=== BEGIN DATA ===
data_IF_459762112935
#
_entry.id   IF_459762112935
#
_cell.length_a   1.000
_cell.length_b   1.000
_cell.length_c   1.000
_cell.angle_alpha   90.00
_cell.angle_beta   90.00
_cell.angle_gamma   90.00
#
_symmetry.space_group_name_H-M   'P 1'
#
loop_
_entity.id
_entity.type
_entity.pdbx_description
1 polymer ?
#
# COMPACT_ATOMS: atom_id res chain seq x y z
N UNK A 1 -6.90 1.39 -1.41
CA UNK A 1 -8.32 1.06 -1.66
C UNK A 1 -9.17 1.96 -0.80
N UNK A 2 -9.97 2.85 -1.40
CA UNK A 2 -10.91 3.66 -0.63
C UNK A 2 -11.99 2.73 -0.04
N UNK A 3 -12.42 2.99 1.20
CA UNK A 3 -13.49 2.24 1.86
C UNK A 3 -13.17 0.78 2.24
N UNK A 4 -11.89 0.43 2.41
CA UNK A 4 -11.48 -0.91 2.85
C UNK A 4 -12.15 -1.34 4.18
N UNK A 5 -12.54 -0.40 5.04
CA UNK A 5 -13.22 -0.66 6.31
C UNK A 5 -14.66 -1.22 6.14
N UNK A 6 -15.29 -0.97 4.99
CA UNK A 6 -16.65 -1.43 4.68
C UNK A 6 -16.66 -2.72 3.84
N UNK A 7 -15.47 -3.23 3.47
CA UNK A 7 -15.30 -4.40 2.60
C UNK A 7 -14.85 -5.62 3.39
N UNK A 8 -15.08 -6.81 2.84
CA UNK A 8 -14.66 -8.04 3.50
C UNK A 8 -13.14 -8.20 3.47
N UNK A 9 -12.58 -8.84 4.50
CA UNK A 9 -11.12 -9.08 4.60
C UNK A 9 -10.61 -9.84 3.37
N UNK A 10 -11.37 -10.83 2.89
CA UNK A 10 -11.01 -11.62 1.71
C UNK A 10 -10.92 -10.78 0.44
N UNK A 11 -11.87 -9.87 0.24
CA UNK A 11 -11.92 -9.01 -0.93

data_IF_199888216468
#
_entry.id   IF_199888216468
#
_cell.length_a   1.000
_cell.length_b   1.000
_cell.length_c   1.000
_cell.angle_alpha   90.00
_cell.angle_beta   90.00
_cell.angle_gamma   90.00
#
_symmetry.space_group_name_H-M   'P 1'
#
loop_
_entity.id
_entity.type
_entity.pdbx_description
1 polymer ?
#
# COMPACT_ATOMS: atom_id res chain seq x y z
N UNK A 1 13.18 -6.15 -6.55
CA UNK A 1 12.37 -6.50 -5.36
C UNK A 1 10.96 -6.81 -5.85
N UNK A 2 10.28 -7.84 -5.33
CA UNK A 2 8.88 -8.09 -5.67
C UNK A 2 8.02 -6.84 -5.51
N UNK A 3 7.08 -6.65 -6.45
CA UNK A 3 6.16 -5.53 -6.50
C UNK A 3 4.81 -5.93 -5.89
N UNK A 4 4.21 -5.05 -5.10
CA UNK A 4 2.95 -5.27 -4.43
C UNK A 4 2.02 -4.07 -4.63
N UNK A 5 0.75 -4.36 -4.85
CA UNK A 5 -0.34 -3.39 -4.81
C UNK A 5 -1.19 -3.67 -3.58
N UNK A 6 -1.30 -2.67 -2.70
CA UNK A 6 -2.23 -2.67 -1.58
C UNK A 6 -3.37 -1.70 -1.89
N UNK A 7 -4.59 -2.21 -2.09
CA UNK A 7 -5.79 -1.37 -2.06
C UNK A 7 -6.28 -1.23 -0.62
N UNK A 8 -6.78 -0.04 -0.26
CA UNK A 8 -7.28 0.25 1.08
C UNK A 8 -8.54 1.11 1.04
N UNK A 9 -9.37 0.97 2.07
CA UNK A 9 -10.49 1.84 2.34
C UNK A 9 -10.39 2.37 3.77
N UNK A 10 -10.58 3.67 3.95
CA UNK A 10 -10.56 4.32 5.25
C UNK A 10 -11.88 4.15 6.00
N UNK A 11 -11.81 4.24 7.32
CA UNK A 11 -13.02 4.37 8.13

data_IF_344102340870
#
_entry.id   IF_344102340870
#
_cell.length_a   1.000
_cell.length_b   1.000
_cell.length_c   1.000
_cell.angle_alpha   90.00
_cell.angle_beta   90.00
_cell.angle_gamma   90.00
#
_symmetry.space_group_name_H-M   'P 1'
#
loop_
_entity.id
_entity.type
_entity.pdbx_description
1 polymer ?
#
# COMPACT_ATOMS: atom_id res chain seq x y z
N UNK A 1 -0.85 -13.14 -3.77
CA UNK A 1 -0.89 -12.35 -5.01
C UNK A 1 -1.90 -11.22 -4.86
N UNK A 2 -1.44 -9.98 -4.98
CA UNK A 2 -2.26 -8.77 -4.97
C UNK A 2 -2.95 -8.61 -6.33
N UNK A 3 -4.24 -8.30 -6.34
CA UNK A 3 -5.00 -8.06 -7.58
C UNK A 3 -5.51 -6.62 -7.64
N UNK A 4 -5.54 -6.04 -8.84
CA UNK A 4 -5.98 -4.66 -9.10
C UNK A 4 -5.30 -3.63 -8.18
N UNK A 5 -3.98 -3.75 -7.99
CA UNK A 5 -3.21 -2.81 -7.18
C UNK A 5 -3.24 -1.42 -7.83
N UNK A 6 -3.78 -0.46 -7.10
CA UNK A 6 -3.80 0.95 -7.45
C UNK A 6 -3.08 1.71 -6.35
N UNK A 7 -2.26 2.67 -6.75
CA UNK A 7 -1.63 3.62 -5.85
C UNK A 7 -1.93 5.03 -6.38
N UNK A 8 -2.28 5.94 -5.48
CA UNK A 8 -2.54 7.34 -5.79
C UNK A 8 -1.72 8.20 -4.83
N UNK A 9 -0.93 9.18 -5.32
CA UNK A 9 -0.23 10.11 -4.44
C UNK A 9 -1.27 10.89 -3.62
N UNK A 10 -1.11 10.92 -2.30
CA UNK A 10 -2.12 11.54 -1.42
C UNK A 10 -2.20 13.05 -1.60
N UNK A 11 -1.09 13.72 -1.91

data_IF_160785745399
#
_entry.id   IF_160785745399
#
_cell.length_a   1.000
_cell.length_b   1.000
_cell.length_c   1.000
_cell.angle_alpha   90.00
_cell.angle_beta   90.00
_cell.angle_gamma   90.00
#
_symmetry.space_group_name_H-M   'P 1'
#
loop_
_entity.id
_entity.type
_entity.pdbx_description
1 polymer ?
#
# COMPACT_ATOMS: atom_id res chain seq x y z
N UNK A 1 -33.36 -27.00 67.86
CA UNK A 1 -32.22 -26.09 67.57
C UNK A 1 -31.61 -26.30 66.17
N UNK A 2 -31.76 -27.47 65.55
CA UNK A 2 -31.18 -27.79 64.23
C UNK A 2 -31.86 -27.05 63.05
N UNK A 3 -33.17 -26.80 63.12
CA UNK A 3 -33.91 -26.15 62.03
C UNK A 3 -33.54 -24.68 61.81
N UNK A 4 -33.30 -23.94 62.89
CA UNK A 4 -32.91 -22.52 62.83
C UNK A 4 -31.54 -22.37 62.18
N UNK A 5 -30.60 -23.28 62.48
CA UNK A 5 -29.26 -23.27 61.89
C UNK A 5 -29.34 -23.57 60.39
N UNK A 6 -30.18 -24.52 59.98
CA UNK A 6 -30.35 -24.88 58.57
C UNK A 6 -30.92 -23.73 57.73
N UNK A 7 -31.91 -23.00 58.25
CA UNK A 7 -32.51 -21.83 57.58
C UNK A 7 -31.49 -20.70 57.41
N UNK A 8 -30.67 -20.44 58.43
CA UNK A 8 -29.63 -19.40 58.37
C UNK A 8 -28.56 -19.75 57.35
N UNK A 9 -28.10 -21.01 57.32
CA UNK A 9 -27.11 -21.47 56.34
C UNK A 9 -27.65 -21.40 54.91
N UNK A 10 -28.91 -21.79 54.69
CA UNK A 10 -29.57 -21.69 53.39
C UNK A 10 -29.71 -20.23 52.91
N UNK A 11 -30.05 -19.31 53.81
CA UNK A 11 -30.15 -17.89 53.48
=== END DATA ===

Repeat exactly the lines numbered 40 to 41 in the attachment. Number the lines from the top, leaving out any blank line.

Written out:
CA UNK A 7 -15.30 -4.40 2.60
C UNK A 7 -14.85 -5.62 3.39